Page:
via TH, the University of Minnesota has released a study comparing the relative merits of ethanol and biodiesel, looking at energy balances in particular. The results? Both corn grain ethanol and soybean biodiesel yield more energy than is required to make them, but biodiesel has a higher energy balance (with almost 100% more energy output than in) and is easier on the environment. That said, the report acknowledges that neither fuel is a silver bullet for our liquid fuel needs. Actually, that's putting it mildly:
In 2005, 14.3% of the U.S. corn harvest was processed to produce 1.48 x 1010 liters of ethanol (20, 21), energetically equivalent to 1.72% of U.S. gasoline usage (22). Soybean oil extracted from 1.5% of the U.S. soybean harvest produced 2.56 x 108 liters of biodiesel (20, 23), which was 0.09% of U.S. diesel usage (22). Devoting all 2005 U.S. corn and soybean production to ethanol and biodiesel would have offset 12% and 6.0% of U.S. gasoline and diesel demand, respectively. However, because of the fossil energy required to produce ethanol and biodiesel, this change would provide a net energy gain equivalent to just 2.4% and 2.9% of U.S. gasoline and diesel consumption, respectively. Reaching these maximal rates of biofuel supply from corn and soybeans is unlikely because these crops are major contributors to human food supplies through livestock feed and direct consumption.The report is published in the Proceedings of the National Academy of Science, behind their paywall sadly. However, you can email me if you want the PDF.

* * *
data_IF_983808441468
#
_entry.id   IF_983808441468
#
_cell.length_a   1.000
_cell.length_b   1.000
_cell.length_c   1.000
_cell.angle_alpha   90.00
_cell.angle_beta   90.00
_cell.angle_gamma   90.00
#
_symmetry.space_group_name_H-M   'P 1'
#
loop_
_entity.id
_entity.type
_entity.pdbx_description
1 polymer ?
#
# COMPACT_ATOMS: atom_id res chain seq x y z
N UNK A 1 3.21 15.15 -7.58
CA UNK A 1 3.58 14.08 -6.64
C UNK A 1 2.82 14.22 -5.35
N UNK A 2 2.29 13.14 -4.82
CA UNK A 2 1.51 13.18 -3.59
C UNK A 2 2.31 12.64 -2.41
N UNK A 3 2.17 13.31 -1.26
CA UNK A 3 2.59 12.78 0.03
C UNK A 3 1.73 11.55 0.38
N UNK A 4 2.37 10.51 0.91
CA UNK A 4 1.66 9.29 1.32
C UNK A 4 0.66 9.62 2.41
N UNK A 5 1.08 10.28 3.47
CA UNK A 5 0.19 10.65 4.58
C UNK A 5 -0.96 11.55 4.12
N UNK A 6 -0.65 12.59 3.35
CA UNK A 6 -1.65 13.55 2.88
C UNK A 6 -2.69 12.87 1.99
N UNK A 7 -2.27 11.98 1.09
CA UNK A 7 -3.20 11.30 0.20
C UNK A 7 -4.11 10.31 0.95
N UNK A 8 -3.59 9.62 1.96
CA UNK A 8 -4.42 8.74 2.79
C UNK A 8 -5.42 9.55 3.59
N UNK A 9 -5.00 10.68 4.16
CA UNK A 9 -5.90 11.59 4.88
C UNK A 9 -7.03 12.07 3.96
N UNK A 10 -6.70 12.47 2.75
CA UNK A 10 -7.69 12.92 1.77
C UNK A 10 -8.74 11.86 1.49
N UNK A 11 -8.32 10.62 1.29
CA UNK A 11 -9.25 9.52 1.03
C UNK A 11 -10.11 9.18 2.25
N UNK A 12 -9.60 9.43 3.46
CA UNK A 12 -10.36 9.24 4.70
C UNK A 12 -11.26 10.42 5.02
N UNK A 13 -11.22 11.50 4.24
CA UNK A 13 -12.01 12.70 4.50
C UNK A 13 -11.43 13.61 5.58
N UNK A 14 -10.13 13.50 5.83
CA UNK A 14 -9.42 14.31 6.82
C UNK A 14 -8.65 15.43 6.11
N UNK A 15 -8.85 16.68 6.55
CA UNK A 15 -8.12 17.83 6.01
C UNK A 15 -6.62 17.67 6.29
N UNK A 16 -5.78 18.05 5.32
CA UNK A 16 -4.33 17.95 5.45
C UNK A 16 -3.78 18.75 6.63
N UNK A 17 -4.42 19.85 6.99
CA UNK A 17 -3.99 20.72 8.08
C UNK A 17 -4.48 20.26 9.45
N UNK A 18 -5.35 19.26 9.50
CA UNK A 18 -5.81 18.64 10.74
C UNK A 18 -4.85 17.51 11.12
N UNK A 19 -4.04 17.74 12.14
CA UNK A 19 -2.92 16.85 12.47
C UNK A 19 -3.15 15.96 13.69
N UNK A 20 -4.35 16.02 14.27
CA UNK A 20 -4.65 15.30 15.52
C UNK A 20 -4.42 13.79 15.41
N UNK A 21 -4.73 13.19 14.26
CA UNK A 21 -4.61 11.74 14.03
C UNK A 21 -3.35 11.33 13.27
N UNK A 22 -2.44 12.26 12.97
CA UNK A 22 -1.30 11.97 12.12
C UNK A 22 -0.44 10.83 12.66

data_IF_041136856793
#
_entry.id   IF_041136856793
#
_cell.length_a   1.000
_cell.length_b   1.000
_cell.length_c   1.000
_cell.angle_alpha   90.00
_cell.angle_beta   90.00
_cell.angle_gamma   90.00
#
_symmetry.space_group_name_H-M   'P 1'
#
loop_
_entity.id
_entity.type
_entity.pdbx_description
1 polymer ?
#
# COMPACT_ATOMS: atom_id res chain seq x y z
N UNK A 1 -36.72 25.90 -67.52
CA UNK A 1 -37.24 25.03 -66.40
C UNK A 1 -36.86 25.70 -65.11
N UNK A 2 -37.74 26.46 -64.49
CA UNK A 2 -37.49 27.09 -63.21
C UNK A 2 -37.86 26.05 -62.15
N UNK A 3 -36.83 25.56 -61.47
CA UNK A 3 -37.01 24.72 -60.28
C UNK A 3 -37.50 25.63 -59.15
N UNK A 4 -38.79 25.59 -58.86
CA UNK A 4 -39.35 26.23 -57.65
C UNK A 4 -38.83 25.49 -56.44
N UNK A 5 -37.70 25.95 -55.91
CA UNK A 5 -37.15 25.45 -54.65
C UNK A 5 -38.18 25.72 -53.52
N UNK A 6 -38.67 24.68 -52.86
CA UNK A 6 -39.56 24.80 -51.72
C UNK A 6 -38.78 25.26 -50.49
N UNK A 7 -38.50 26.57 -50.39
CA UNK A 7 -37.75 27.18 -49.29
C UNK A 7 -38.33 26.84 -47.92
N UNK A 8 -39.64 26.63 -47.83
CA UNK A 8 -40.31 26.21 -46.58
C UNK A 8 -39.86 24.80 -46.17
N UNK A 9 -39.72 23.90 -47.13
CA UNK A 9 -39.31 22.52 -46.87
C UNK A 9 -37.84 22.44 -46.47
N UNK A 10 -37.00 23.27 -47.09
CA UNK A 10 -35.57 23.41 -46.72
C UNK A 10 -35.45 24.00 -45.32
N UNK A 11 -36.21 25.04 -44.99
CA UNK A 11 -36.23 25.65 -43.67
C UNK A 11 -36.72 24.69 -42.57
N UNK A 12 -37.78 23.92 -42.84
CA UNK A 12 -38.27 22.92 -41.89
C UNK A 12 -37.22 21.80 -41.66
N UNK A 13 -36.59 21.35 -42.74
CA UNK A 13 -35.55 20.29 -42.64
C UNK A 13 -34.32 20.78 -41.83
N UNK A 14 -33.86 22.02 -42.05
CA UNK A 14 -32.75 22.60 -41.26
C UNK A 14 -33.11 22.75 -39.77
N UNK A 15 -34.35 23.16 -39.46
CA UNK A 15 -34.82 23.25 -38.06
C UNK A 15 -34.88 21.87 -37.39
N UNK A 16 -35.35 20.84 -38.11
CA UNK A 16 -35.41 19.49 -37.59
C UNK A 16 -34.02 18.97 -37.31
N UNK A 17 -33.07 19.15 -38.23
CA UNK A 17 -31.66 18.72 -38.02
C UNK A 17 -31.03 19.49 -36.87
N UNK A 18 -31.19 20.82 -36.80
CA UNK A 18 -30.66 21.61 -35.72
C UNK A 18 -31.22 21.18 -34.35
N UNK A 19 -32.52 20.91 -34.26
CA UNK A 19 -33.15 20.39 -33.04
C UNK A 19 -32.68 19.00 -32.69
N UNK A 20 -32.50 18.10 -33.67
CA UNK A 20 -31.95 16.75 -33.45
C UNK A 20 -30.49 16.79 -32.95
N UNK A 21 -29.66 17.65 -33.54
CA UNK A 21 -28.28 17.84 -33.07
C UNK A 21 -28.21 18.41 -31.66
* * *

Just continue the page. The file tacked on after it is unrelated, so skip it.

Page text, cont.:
So aside from adding another voice to the growing chorus who argue that ethanol is energy-positive, while reinforcing the simple impossibility of replacing all gasoline and diesel usage with biofuels, I don't think there's a lot new here. Though it's useful to know that if we could only do one thing at a time (a hypothetical I reject) biodiesel would be the way to go. The report doesn't talk about algal biodiesel, which most estimates I've read say would be better still.